Chinese Traditional Painting - Introduction
A Brief Introduction to Chinese Traditional Painting
Chinese traditional painting dates back to the Neolithic Period, about six thousand years ago. The colored pottery with painted animals, fish, deer, and frogs excavated in the 1920s indicate that during the Neolithic Period the Chinese had already started to use brushes to paint.
Chinese traditional painting is highly regarded throughout the world for its theory, expression, and techniques. According to their means of expression, Chinese paintings can be divided into two categories: the xieyi school and the gongbi school. The xieyi school is marked by exaggerated forms and freehand brush work. The gongbi school is characterized by close attention to detail and fine brush work.
Xieyi, , however, is the fundamental approach to Chinese painting. It constitutes an aesthetic theory, which above all, emphasizes the sentiments. Even in ancient times, Chinese artists were unwilling to be restrained by reality. Gu Kaizhi, a famous artist of the Jin Dynasty (c. 345-406), was the first to put forward the theory of "making the form show the spirit". In his opinion, a painting should serve as a means to convey not only the appearance of an object, but to also express how the artist looks at that object. Gu's views were followed by theories such as "likeness in spirit resides in unlikeness" and "a painting should be something between likeness and unlikeness". Guided by these theories, Chinese artists disregard the limitations of proportion, perspective, and light. Take Qi Baishi, a modern painter, for example. He does not paint shrimps, insects, birds, and flowers as they are in nature; only their essence was shown as a result of the artist's long-term observation and profound understanding of the subjects.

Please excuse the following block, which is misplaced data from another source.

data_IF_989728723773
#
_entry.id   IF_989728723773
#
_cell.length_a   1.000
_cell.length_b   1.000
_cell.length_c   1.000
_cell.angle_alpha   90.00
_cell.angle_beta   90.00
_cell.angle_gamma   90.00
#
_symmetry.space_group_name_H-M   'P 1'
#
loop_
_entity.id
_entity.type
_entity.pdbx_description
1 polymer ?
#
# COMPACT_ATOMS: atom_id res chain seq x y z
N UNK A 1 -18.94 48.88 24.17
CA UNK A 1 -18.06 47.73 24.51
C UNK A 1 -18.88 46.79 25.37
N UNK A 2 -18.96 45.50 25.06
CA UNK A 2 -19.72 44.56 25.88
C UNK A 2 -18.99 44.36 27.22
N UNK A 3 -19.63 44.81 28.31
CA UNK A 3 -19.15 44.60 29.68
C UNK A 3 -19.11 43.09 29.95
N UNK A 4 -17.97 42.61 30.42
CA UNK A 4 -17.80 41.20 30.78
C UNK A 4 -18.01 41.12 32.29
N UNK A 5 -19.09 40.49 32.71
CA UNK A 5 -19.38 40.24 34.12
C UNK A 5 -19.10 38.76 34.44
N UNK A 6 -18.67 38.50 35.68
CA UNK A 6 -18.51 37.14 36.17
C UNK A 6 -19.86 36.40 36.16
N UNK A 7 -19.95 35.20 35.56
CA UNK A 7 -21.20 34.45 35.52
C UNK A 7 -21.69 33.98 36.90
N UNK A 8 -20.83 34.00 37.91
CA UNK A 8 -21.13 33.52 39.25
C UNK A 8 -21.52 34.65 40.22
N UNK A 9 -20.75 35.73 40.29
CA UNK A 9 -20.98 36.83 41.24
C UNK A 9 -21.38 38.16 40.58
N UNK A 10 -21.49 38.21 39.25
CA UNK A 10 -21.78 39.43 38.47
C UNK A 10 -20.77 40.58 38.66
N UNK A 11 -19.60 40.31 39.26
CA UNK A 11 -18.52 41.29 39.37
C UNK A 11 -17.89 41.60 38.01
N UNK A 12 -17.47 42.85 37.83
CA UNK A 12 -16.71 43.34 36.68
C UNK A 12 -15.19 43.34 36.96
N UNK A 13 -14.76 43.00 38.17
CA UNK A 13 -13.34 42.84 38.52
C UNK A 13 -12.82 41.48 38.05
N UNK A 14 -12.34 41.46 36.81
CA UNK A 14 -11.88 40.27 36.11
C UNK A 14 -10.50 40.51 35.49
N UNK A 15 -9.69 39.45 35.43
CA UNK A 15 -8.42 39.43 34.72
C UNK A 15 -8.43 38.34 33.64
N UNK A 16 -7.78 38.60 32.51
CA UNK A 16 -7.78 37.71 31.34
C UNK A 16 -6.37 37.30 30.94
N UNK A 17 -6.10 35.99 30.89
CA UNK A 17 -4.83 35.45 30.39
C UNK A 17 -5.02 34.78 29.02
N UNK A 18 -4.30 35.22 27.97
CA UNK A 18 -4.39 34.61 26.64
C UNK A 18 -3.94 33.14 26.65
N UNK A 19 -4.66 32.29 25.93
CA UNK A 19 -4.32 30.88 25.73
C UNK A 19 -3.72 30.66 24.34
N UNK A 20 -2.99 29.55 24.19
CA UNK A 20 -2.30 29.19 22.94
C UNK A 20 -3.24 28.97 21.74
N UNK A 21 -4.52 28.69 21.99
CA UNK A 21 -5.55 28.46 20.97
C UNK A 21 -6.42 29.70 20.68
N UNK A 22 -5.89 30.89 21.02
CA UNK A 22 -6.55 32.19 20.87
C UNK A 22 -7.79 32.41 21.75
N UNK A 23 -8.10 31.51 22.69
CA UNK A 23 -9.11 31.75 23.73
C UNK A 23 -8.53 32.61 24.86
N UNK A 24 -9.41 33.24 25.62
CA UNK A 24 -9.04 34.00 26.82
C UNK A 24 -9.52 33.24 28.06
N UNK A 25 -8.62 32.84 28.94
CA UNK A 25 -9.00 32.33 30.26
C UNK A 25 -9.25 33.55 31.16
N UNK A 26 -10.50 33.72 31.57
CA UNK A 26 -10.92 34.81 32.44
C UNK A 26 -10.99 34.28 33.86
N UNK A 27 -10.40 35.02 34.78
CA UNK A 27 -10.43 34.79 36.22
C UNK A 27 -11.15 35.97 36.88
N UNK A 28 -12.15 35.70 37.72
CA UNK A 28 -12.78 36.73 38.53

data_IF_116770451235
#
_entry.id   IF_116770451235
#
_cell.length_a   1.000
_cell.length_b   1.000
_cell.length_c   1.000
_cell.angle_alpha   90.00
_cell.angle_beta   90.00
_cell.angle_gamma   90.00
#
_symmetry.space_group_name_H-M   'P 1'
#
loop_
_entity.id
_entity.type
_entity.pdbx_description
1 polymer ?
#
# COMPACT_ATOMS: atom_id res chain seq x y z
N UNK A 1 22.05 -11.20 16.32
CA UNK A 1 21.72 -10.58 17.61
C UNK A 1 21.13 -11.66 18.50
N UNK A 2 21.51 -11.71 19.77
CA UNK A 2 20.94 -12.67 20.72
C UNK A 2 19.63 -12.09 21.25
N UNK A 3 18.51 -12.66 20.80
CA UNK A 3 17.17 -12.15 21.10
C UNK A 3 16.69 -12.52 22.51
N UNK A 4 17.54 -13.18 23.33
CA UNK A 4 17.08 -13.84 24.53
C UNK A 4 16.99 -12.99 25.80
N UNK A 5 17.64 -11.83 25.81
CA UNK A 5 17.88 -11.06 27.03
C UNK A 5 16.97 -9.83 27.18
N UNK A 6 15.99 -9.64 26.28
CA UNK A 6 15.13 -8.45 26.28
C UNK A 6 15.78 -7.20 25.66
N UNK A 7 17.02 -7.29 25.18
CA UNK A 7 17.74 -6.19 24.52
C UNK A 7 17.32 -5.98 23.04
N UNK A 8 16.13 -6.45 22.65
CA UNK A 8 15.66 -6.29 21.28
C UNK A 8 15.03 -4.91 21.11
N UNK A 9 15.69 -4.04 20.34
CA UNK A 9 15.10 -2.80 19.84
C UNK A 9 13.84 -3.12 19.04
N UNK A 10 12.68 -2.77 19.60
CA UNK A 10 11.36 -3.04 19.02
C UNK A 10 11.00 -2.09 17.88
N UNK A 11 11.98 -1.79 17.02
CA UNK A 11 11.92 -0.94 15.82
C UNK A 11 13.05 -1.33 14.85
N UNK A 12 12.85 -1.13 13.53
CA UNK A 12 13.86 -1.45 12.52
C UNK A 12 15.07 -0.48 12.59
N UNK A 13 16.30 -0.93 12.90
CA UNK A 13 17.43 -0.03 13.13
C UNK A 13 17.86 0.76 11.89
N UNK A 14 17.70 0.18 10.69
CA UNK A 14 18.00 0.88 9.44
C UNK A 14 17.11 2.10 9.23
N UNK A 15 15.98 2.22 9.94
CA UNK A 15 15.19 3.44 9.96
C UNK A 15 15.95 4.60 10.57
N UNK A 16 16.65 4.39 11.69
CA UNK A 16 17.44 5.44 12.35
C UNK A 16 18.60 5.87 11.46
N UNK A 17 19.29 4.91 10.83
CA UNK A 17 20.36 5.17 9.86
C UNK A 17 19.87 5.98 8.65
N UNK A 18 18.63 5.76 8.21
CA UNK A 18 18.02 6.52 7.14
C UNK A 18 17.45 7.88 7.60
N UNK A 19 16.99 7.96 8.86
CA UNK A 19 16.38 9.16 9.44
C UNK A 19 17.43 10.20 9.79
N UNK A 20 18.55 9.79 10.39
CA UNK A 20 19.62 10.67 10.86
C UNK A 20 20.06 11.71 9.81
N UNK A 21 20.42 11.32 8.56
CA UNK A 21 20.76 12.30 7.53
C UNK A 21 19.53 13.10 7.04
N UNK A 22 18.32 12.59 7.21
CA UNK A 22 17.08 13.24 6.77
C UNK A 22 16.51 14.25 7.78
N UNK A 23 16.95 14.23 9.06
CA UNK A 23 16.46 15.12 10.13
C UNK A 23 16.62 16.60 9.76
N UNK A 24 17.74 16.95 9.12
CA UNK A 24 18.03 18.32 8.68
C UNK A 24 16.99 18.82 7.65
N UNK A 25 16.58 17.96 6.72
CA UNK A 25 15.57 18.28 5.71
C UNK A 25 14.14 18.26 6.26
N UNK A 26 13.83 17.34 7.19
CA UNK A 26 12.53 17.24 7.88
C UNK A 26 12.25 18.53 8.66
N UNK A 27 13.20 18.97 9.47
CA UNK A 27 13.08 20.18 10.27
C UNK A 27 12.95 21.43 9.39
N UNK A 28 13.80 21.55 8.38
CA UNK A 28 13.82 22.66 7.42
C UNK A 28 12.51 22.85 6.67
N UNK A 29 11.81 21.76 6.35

Different from Western paintings, a Chinese painting is not restricted by the focal point in its perspective. The artist may paint all the scenes along the Yangtse River on a piece of paper or silk that is long and narrow. The picture "Mulan Returns Home" provides an example. It is based on an old story in which Mulan, disguised as a boy, joins the army in her father's stead and returns home after the war was won. In the picture, one can see what people are doing both outside and inside the courtyard and the house. It can be said that the adoption of shifting perspective is one of the characteristics of Chinese painting. Why do the Chinese artists emphasize the shifting perspective? They want to break away from the restrictions of time and space in order to include, in their pictures, things that are both near and far. Also, the artists find that in life, people view their surroundings from a mobile focal point. As one walks along a river or in a garden, one sees everything on the way. The shifting perspective enables the artist to express freely what he wants.
Chinese calligraphy and Chinese painting are closely related because lines are used in both. Chinese people have turned simple lines into a highly-developed form of art. Lines are used not only to draw contours but also to express the artist's concepts and feelings. A variety of lines are used for different subjects and different purposes. They may be straight or curved, hard or soft, thick or thin, pale or dark, and the ink may be dry or running. The use of lines and strokes is one of the elements that give Chinese painting its unique qualities.
Traditional Chinese painting is a combination, in the same picture, of the arts of poetry, calligraphy, painting, and seal engraving. In ancient times, most artists were poets and calligraphers. Su Dongpo (1037-1101), Ni Yunlin (1306-1374), and Dong Qichang (1555-1636) were such artists. To the Chinese, "painting in poetry and poetry in painting" has been one of the criteria for excellent works of art. Inscriptions and seal impressions help to explain the painter's ideas and sentiments; they also add decorative beauty to the painting. Ancient artists liked to paint pines, bamboo, and plum blossoms. When inscriptions like "Exemplary conduct and nobility of character" were made, those plants were meant to embody the qualities of people who were upright and were ready to help each other under difficult conditions. Chinese graphic art, poetry, calligraphy, painting, and seal engraving are necessary parts that supplement and enrich one another.
Revised June 13, 2011